Tony Carnemolla, 74, an Alamo resident who owned Dad's Locksmith in Danville and was Commander of Veterans of Foreign Wars Post 75, died today in Danville.
"He had coffee with his buddies from the VFW this morning and after returning to his office, he had a heart attack and died," reported Mayor Mike Doyle. "He will be missed. He's done a lot for the veterans in this area."
Mr. Carnemolla, a veteran of the Korean War, was given an Award of Merit by the Town of Danville at its Community Service Awards on Dec. 1 for his work with veterans groups.
Councilwoman Karen Stepper presented him the award.
"I'm just grateful we were able to thank him for the multitude of activities he does for veterans in this community," said Stepper. "He was my close friend. I'd see him every day. I miss already."
Mr. Carnemolla had formerly been the bugler at the Sept. 11 Remembrance at Oak Hill Park, said Stepper, but this year he laid the honorary wreathe for all the veterans.
Stepper said that Mr. Carnemolla was the one who spearheaded the move to provide the veterans with an updated venue, which led to the current renovations being undertaken with the Veterans Memorial Building in Danville. He was president of the Veterans Memorial Building Development Committee of San Ramon Valley.
Also she noted, he was trustee of the Veterans Hall for a long time, and he was the one who presented certificates to active members of the Armed Forces at the Town's Welcome Home ceremonies. He was also the one who solicited donations for the VFW crab feed and would act as auctioneer. He helped with the Pearl Harbor Survivors ceremony every Dec. 7, and organized the annual VFW for the police and fire departments.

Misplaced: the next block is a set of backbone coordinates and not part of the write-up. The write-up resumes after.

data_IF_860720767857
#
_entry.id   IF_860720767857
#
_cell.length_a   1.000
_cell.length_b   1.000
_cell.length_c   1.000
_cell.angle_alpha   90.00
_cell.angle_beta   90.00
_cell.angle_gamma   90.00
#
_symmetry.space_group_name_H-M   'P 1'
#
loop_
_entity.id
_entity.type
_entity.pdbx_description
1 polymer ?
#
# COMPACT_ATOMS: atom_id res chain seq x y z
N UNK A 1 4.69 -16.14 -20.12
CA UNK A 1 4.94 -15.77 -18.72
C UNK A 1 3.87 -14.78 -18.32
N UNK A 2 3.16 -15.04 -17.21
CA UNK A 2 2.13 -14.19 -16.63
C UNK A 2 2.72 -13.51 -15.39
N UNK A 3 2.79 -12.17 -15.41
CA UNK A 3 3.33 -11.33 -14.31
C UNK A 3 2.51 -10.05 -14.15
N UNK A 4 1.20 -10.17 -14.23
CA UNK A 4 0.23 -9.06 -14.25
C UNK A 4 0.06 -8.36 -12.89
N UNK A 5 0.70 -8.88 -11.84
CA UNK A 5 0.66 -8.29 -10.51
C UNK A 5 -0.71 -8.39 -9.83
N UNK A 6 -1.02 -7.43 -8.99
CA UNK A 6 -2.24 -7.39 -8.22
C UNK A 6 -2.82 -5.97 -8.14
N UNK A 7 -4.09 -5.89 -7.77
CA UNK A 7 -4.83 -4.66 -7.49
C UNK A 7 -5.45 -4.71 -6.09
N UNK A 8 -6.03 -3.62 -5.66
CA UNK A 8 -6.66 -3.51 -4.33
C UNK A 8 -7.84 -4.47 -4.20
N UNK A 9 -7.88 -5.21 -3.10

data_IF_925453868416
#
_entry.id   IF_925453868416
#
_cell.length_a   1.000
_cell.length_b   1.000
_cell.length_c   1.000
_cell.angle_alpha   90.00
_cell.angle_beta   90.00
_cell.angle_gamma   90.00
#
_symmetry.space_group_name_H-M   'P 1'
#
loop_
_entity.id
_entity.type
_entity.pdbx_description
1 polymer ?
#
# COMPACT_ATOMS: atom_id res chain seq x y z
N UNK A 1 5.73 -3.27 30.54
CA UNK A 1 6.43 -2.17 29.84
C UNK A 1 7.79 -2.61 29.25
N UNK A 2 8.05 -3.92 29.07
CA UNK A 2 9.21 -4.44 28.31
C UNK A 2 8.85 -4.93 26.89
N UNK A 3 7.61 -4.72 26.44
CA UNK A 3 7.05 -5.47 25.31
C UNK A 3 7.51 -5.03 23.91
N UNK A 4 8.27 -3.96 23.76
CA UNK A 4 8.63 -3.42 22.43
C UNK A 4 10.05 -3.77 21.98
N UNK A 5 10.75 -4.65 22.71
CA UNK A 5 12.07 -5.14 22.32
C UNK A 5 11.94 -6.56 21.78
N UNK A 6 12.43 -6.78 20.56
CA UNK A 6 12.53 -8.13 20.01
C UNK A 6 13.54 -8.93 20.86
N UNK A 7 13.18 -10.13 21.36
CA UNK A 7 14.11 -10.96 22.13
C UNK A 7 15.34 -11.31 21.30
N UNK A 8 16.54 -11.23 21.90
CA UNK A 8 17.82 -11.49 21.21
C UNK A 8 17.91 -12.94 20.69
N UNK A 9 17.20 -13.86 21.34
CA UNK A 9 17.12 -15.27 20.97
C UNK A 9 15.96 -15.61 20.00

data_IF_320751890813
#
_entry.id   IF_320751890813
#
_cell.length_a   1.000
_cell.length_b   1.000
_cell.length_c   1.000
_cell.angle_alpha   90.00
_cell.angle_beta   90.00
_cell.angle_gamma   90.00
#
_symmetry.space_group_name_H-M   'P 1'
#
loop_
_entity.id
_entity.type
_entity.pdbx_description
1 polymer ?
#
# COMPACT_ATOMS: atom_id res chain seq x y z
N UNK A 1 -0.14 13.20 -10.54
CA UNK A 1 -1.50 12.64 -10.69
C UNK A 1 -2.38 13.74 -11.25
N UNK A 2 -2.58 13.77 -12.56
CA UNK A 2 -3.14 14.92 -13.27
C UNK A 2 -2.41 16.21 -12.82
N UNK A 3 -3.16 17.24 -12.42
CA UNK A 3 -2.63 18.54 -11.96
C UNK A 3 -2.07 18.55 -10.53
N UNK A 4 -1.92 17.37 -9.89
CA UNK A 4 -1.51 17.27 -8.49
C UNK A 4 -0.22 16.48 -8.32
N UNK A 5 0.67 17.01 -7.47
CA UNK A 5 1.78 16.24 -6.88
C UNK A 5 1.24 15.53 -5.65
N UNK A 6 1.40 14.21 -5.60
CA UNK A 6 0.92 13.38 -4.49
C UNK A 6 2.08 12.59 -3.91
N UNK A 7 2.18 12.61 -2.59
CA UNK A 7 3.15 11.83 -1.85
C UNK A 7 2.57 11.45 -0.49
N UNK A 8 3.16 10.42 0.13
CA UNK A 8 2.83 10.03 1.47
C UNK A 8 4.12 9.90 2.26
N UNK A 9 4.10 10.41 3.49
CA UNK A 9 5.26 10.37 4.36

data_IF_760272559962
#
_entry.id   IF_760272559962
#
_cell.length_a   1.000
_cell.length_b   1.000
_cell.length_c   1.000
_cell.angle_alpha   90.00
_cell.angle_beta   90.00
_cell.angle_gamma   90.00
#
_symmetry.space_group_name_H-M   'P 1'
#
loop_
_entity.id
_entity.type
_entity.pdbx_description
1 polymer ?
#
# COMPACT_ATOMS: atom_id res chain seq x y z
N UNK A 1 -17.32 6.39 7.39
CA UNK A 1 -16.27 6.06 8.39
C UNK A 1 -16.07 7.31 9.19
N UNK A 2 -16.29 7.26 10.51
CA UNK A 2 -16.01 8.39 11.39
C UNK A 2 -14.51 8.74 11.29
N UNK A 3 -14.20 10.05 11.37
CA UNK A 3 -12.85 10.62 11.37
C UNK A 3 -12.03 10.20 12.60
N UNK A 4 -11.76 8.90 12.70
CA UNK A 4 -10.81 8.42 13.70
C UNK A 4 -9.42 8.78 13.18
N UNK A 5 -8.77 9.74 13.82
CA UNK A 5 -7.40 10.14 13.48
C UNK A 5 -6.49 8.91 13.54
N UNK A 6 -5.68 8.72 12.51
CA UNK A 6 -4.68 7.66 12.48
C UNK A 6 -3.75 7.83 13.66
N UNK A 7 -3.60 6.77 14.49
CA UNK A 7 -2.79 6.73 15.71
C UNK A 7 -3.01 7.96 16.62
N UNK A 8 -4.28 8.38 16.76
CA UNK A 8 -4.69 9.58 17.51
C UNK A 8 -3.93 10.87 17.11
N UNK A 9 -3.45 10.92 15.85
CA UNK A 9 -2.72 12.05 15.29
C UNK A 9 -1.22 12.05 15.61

Mr. Carnemolla lived in Alamo with his wife Mary. Their 50th wedding anniversary was to be Jan. 10. They had six children.
Stepper reported that Mary Carnemolla said this afternoon, "Tony was the noisiest person to live with. Every morning he'd wake up and go singing down the hall. He was always singing."
Clark and Betty Bernard, family friends of 45 years, said the people who will miss him the most are his family and his grandchildren, that family was very important to him.
Mr. Carnemolla also was one of the founders 15 years ago of Hot Summers Nights, the car shows that draw thousands of enthusiasts to downtown Danville in July and August.
"Today Mary lost her husband, the family lost their family, friends lost a friend, and the community lost a great leaders," said David Miller, who is also active with veterans groups and Hot Summer Nights.
Mr. Carnemolla also was actively involved in the anti-incorporation movement in Alamo last year.
A vigil and rosary will be held at 7 p.m., Tuesday, Dec. 29, at St. Isidore Catholic Church, 440 La Gonda Way. A Mass will be celebrated at 10:30 a.m., Wednesday, Dec. 30, also at St. Isidore.
Interment will be private.